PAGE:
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Neither method nor procedure counts in art. Practice is the answer. We learn by doing the work. If we had only to follow a particular method, all invention, all creativity, would be lost. We would have learned “how” but not “what” to do.

Each of my paintings is a new adventure into the imagination, a place that has nothing to do with the previous one.

I am under the impression that I am working on the canvas much like a novel, constantly proofreading and rewriting. To paint the ground sloping toward you… this is quite a challenge. To place a colour on the canvas and to paint another over it creates depth.

On the water, in a kayak, we observe the sky a great deal. The many layers of clouds in movement are very complex, are so unexpected, are the most magnificent organization of forms. A painting is an equation. The larger it is, the more it increases in number.

The invention of images comes from across the reach of time, from the earth’s depths, from the bottom of one’s heart, from the recesses of childhood and that of ancestry. That is the real life experience, often tragic because one tends to remember the darkest moments rather than the happiest. That is the tapestry of life: sadness, joy, drama, which expresses itself as something that bears the marks of these emotions. These works are always incomplete but life continues, as does self-knowledge.

A painting keeps its secrets. We discover them, one by one, sometimes long after we thought the work was done.
The work is never done.

Suzanne Olivier

Our planet is the only subject of my painting

I paint tranquil valleys and volcanic eruptions, droughts, scorching suns, somber atmospheres, rumbling from beneath the ground, days on fire, arid mountains, wetlands and harsh climates… the earth as I feel it vibrate, the planet inhabits me with its vital force above and beyond time.

“The earth in all its states” has been the title and theme of numerous exhibitions I have had over the years. This title expresses my constant search to transmit the emotional power I feel from the earth beyond time and space.

I refer to the act of painting these sensations of geological phenomena – enchanting and celebratory or full of planetary turmoil – as geo-picturalism, a fusion with nature which defines my creation.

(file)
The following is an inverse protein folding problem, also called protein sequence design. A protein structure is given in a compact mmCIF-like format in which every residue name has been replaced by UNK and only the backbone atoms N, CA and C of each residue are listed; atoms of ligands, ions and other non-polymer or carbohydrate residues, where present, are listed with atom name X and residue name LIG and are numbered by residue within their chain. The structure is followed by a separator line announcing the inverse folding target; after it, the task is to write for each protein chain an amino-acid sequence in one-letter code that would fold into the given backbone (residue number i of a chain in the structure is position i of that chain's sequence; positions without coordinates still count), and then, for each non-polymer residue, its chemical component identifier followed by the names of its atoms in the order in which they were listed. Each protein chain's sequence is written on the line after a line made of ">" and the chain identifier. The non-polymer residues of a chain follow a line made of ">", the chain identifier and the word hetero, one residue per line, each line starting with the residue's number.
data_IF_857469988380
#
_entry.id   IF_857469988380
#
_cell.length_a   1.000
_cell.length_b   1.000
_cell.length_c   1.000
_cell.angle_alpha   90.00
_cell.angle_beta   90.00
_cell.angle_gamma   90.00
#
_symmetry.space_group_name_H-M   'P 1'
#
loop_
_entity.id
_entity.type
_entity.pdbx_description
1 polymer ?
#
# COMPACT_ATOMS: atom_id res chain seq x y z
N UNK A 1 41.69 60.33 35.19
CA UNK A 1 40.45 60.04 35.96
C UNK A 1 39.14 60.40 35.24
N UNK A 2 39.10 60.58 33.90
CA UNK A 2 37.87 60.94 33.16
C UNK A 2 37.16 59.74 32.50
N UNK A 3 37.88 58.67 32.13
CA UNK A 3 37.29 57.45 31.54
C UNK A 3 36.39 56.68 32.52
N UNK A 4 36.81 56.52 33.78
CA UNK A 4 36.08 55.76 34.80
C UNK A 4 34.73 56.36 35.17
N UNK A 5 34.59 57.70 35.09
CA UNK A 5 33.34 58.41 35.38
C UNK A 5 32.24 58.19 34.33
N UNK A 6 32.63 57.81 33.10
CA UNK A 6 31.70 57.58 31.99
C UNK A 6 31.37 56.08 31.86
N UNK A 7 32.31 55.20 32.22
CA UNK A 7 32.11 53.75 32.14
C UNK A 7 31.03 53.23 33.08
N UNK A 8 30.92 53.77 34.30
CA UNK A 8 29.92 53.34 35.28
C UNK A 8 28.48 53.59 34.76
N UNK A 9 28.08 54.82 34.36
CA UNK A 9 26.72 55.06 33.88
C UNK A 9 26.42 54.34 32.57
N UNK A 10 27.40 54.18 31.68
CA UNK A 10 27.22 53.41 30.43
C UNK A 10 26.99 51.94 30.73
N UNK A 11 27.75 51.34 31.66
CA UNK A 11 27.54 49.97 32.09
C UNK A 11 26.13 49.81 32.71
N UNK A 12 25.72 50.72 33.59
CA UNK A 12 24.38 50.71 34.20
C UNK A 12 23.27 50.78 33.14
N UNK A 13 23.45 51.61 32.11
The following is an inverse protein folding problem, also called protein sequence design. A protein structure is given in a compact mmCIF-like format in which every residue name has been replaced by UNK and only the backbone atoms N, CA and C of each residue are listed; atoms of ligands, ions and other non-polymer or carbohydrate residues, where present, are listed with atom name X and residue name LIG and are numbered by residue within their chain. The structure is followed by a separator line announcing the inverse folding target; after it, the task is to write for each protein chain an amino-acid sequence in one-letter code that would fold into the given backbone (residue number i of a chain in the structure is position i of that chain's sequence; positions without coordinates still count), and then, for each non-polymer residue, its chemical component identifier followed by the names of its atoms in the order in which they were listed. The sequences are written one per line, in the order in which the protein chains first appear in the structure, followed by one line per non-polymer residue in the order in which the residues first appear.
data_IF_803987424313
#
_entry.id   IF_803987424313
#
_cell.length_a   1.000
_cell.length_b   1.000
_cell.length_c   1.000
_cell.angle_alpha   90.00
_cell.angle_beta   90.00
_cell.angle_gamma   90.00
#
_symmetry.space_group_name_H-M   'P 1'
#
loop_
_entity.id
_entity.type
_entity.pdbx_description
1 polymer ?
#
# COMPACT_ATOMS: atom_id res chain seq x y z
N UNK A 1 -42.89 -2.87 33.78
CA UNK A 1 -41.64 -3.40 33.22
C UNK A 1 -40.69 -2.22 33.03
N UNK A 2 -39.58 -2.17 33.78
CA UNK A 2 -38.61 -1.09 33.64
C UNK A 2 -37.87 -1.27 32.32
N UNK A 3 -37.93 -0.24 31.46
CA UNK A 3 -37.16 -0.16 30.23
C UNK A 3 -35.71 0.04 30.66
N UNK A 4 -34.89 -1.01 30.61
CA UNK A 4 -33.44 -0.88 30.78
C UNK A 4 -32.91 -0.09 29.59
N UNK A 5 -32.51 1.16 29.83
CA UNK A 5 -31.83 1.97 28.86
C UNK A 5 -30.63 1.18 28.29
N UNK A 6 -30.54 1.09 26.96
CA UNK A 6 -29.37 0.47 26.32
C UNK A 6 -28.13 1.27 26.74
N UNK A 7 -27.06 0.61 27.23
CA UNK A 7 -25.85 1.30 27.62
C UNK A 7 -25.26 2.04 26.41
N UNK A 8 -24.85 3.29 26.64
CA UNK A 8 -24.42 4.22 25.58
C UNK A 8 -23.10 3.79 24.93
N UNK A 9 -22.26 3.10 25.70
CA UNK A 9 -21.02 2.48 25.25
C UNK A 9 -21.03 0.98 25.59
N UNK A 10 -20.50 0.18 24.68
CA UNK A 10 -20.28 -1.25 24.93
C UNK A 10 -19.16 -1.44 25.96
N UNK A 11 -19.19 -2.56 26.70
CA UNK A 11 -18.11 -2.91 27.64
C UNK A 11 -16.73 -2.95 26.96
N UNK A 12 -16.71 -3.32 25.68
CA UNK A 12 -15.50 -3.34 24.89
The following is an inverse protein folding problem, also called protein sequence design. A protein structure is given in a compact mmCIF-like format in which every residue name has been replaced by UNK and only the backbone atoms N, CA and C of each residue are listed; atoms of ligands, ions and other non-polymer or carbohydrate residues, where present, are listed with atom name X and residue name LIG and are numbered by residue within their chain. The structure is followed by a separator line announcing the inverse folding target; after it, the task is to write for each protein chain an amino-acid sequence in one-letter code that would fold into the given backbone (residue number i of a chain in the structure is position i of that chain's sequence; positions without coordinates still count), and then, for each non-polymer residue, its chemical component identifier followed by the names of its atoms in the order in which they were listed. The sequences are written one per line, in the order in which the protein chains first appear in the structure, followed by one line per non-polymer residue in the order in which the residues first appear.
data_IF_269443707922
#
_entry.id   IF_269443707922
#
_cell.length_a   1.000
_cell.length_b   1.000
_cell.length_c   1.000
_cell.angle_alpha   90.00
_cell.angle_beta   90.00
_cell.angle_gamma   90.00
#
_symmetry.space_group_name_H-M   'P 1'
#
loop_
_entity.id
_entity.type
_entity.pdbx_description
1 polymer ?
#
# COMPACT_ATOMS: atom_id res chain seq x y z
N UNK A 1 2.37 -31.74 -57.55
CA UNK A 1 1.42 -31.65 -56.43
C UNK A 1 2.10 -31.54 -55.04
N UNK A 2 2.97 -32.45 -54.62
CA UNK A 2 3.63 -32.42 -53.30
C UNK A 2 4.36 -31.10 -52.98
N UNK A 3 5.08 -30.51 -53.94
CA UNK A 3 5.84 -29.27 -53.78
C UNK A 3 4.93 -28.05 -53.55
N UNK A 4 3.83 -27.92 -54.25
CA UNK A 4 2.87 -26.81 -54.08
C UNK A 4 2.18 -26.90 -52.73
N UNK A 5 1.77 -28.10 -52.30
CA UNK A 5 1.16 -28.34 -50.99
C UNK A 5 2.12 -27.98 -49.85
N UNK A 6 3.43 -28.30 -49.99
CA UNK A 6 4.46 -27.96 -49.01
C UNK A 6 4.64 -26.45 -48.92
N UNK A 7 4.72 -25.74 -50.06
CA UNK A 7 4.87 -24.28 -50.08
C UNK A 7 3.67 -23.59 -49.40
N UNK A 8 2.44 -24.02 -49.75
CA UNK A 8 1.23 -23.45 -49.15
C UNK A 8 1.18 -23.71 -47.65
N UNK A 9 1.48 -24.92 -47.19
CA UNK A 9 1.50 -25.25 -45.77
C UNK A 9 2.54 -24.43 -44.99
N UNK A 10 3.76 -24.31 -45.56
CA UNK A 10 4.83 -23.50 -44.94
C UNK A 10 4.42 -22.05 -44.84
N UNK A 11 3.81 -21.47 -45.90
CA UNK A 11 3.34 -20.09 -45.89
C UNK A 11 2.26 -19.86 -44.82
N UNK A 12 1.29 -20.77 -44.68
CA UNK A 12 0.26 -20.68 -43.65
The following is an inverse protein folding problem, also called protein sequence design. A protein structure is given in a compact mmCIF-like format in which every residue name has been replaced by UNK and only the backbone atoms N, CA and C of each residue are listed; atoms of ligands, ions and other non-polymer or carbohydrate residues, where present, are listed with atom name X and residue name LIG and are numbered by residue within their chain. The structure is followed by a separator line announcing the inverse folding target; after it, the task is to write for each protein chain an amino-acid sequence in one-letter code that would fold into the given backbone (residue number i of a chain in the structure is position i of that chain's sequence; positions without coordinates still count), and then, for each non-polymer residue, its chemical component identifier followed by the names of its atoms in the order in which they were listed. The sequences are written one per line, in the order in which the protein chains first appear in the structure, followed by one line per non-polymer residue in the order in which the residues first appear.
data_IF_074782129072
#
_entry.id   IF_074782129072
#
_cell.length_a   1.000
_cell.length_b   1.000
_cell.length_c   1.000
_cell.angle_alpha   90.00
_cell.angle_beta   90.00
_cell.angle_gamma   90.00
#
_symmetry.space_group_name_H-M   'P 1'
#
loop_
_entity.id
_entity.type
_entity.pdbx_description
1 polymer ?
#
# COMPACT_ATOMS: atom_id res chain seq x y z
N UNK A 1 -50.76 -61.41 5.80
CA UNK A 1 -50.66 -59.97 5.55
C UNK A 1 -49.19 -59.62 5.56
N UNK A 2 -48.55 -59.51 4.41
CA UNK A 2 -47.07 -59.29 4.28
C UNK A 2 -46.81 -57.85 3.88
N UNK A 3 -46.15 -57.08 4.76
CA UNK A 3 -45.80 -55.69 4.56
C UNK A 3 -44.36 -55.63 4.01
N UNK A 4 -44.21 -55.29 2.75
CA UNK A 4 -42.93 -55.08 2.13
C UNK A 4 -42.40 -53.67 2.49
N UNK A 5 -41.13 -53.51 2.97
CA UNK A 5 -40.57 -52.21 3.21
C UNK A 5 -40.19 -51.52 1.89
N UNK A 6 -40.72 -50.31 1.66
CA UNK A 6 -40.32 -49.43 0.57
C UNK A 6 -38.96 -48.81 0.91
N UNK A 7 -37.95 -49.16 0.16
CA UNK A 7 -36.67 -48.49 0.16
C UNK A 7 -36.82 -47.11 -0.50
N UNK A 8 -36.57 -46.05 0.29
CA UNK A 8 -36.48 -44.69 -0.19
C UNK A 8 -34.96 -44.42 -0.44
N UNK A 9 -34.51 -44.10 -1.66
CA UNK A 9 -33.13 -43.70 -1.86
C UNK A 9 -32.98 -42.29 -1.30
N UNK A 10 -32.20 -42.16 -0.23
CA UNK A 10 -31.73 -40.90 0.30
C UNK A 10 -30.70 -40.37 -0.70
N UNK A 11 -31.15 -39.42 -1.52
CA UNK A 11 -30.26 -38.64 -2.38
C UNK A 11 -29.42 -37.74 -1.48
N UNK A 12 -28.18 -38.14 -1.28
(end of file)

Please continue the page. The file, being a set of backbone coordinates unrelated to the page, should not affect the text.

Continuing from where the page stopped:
Suzanne Olivier
August 2015

Chinese proverb: To paint a tree, begin by allowing it to grow within you.

My working method is to begin by making a brush stroke or mark on the canvas or paper surface. Whatever image emerges, my main concern is to maintain a sense of harmony and balance in the composition. I do not begin with a subject in mind, but rather I let it develop and guide me as I work. Thus, the image comes from within. At some point, I pause and contemplate the direction of the work. The marks and lines that I create always lead toward the landscape – an unfamiliar place, which resides deep within me. The sole reference point is the horizon. I like to draw an uneven undulating terrain to depict the daily upheavals that occur on the planet and which preoccupy me. As for color, it suggests itself. It reflects the seasonal moods and, in this way, these landscapes change with the seasons, just as I do.

I have always preferred to let the image suggest itself. It has often shown me the universe.

“This is the secret path, a step that ventures forth toward the unknown self.” P Courthion


The following is an overview of my artistic approach which began in the late 1950s when my interest in the visual arts became clear.

Having grown up under the influence of the automatist movement in Quebec, my every thought and dream was impregnated with the spontaneous, gestural approach carved out by Borduas and the other artists proclaiming the “Refus global”. I enthusiastically began my first charcoal sketches.

As my pictorial personality developed and my search intensified during my years at the Beaux-Arts in Montreal, I returned to and continued this movement and manner of painting, suggesting elements of nature on my canvas. This new approach transformed my work into imaginary landscapes, liberated from tradition and representation.

The initial principle of abstraction allowed the creation and development of an image into an organized and coherent whole, combining balance and detail, generating the sense of a more approachable universe, while remaining firmly grounded.

I have often been associated with the impressionists due to the soft touch and colour in my treatment. But this is erroneous; I invent and develop the canvas using random forms and movements and never work from observation or memory.

Drawing and colour serve to generate perspective, adding depth and the three-dimensional quality of our perception of the universe.

While continuing to use the infinitely rich and seductive traditional oil painting technique with all the possibilities it offers, in renewing this approach, I seek to give a more humane and developed dimension to lyrical abstraction.

Suzanne Olivier